Rural ward should be reconsidered
City ward councillors who have block-voted to end the rural ward structure in place since the county councils were amalgamated into Gisborne District Council 32 years ago have not presented a coherent or convincing rationale for their decision. There is still time to try better, or to reassess.
To say that the retention of two of the now four rural councillors, through splitting the new general ward, would not be adequate to represent the rural sector was certainly the silliest argument put forward at Wednesday's meeting.
Others pointing to how the rural sector was well-organised, represented and active in the submission process followed closely, as city councillors thumbed their noses at the overwhelming call from rural submitters to retain representation that has served them well — possibly never better than the current crop of rural councillors.
A good point raised is that the council had heard from the farming community, but submissions were not representative of the rural sector as a whole. The response to that, from a council really interested in getting its representation setting right — and not having its proposal overturned by the Local Government Commission again — would be to canvas the rural townships, and also speak to some forestry owners.
An additional point that our rural areas include multiple communities, none with the population or geographical density to warrant a ward, overlooks that these communities do face many shared issues and concerns that are different to those of city residents.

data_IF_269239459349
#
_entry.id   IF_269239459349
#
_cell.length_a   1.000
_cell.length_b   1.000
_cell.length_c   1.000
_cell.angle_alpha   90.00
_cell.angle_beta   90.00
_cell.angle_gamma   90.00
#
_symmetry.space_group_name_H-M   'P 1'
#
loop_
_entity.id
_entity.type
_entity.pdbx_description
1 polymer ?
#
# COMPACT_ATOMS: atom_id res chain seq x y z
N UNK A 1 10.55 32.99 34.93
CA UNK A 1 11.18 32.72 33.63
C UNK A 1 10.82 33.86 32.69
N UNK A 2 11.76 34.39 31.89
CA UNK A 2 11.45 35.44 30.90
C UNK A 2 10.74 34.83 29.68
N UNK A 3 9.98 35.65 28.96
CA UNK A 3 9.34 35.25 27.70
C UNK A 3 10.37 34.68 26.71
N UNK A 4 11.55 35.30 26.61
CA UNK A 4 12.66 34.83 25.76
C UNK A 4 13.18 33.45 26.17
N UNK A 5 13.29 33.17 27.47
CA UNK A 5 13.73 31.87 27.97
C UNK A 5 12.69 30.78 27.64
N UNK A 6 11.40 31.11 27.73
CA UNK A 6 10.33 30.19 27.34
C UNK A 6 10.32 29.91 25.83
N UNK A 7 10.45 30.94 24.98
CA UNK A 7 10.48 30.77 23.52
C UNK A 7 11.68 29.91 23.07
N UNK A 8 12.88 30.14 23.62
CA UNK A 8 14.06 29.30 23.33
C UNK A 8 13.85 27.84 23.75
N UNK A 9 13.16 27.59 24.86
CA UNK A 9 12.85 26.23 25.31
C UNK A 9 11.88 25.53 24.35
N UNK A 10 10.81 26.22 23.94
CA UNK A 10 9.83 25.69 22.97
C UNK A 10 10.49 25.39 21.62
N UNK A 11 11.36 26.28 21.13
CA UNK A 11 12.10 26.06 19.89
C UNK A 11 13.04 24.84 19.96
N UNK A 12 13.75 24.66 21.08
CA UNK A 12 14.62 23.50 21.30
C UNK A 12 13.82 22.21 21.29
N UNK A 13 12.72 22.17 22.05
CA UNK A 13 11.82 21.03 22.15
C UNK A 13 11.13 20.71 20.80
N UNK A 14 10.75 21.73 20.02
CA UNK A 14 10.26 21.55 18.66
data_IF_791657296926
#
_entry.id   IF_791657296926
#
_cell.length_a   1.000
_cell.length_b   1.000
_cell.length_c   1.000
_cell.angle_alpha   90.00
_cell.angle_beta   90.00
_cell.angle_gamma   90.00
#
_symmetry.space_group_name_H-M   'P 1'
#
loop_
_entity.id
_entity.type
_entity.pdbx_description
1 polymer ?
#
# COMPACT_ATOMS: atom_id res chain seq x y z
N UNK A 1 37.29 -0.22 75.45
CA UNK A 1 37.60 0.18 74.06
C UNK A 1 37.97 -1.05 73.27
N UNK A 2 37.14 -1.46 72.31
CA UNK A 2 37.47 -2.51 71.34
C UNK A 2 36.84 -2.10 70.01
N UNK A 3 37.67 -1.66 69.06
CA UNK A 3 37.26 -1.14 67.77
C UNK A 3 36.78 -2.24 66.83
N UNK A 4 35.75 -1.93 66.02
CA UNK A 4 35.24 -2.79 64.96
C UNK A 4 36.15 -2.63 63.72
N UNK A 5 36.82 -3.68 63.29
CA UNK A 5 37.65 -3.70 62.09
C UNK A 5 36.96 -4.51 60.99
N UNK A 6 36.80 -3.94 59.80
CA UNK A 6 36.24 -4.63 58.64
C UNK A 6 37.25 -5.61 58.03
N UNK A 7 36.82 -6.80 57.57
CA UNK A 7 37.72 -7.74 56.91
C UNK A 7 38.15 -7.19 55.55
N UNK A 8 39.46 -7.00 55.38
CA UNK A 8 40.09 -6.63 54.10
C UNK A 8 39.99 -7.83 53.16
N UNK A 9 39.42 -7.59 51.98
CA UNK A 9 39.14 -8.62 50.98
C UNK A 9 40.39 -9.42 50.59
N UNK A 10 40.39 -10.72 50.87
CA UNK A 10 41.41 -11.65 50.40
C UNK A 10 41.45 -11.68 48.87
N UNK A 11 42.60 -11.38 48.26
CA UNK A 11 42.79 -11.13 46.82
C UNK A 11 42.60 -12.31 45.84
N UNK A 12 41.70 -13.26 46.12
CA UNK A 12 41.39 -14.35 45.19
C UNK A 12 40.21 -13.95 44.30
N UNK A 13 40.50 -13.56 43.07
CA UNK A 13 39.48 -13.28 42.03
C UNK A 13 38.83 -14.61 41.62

It is notable that both the Mayor and her deputy (a lone voice among city councillors) supported the four rural councillors and would have voted for a split of city (six councillors) and rural (two councillors) for the general ward if they had not already been outvoted.
The fact the rural sector still contributes a big chunk of the council's rates take — 35.7 percent — is also relevant to this debate.
Your editor would add that our experience over the years reporting on Long-Term Plan consultation rounds is that rural meetings get much better attendance, relatively, from their populations. And, more pertinently here, the ward councillor and sometimes others (generally the incumbent Mayor and very occasionally the odd interested city-ward councillor) are also there. At city meetings, attendance by city ward councillors often underwhelms.
The final representation review vote is in four weeks, followed by a five-week appeal period.